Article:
Like the Bol d'Or a year ago, the 24 Hours of Le Mans is celebrating its centenary. And like the mythical motorcycle race, it will not be the 100th edition. Ten are missing in the final count, nine of which were consequential to the Second World War, between 1940 and 1948. Another, in 1936, was cancelled due to major strikes in the automobile industry.
When the armistice was signed in June 1940 between the 3rd Reich and the government of Marshal Pétain, the France was cut in two. Germany has just captured Le Mans during the Battle of France. An important strategic point, the city has a major marshalling yard and an airport since 1938.
The Allies knew this well and began bombing the prefecture of Sarthe from April 1942. On March 14, 1944, 15 locomotives and 800 wagons, capable of transporting Hitler's troops, as well as nearby factories that stored fuel for the German navy, were destroyed. The city was finally liberated in 1944 during the Battle of Normandy by General Patton's 3rd Army.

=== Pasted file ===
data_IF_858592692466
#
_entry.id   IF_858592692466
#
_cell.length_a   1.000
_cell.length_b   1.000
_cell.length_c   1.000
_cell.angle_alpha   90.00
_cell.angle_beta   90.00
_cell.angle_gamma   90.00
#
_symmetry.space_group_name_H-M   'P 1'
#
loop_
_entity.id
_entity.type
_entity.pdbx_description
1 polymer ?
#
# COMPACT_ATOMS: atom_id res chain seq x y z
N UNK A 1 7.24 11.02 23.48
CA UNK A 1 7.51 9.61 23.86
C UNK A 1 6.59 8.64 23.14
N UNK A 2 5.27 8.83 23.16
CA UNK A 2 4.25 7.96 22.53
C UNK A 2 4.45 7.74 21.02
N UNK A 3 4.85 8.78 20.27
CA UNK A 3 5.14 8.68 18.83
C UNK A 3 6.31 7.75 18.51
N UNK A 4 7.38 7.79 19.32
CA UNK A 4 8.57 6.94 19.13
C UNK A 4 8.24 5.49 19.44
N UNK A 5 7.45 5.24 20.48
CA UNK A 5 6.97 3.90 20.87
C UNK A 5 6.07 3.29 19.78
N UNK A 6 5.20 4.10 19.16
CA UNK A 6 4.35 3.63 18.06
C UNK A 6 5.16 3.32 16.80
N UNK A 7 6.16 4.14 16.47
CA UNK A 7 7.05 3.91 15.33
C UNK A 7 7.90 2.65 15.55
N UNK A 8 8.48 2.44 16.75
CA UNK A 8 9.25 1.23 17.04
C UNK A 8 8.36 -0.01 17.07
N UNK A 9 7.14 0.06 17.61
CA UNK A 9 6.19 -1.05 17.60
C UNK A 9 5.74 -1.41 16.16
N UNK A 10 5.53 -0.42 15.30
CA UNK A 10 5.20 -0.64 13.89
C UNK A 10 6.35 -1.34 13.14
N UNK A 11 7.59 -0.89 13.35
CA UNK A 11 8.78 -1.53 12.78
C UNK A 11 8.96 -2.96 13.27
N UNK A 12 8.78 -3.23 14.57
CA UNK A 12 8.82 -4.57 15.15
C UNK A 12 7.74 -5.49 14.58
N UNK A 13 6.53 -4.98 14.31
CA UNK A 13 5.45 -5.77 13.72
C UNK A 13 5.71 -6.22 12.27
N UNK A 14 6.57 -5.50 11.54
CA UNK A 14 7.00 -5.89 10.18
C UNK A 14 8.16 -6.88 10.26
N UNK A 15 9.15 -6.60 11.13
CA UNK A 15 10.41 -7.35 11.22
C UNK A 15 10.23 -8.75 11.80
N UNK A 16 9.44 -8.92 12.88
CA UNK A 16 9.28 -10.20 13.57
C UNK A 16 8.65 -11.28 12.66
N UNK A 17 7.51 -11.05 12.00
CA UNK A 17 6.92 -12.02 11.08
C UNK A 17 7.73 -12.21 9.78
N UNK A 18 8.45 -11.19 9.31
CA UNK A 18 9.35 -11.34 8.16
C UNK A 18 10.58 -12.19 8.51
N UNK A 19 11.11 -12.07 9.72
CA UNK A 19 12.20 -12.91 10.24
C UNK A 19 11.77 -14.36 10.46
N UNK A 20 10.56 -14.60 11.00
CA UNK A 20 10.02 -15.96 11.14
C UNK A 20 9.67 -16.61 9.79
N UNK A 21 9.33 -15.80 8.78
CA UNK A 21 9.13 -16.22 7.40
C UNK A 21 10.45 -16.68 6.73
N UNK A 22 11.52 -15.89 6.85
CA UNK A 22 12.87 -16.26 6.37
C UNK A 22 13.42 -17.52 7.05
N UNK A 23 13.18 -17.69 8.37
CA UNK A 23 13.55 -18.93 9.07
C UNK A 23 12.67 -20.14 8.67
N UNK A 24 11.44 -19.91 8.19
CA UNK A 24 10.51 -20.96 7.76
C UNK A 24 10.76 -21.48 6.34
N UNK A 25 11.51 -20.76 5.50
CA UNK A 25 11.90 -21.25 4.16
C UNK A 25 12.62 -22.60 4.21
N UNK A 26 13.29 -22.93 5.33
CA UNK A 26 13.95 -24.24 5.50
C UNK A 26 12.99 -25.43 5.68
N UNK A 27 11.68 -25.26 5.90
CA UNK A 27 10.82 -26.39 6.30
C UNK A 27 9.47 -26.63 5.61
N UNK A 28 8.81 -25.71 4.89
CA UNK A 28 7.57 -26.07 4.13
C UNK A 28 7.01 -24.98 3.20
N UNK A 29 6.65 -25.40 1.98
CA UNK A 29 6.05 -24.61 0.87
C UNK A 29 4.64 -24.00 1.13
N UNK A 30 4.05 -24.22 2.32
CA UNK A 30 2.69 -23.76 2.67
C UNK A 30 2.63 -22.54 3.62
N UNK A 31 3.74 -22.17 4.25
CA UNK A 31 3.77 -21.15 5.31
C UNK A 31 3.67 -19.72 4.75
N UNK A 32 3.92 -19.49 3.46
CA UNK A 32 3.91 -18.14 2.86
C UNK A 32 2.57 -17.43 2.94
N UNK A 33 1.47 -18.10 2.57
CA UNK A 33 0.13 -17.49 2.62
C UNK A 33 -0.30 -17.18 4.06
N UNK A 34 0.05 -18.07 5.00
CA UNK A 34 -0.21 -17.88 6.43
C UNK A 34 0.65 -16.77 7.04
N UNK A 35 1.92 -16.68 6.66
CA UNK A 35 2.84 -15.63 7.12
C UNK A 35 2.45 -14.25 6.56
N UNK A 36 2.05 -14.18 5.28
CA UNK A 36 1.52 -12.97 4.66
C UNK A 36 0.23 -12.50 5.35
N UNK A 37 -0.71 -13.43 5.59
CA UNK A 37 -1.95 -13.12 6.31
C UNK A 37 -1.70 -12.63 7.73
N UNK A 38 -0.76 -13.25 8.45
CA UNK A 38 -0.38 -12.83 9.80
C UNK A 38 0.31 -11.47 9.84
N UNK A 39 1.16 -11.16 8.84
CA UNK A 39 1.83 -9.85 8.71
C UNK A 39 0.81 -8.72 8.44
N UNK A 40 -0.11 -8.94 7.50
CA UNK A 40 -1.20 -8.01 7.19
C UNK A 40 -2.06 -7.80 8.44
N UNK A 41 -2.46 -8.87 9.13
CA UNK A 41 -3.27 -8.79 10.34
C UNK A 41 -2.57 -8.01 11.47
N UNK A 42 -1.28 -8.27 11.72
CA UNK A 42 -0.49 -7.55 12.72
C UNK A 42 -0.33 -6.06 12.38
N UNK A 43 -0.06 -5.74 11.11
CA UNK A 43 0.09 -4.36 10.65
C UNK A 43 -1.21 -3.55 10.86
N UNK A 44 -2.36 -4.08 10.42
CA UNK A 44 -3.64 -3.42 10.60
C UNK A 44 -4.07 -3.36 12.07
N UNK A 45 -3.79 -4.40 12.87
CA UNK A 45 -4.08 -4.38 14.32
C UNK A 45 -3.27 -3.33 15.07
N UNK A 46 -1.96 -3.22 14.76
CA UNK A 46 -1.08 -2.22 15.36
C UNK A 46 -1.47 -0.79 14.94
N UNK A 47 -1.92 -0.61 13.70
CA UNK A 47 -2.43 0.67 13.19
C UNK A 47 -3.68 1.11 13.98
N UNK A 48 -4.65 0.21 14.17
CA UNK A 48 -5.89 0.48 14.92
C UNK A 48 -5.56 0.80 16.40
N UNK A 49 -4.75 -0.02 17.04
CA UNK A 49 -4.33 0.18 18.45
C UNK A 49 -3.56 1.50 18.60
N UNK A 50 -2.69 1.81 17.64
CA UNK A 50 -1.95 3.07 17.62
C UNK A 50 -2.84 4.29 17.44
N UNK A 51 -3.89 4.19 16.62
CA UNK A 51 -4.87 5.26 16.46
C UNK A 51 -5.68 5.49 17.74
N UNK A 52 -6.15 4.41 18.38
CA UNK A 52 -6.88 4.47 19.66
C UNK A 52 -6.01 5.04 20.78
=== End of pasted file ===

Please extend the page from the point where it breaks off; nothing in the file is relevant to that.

Even if Le Mans was rather spared by the bombings (unlike Nantes or Angers, for example), the damage is significant and the famous circuit has not escaped. We have to rebuild everything! "The state, which wants to revive the car industry, sees this very positively. After a first attempt in 1947, the race returned two years later. A hundred million old francs (about €150,000) are needed for the renovation work.
Seven new brands are at the start, including Renault and Ferrari. It is also the 166MM, with on board an Englishman and an American, which gives the first victory to the Prancing Horse brand. Thirteen years earlier, the race had not taken place because of the general protest movement and strikes that affected car factories.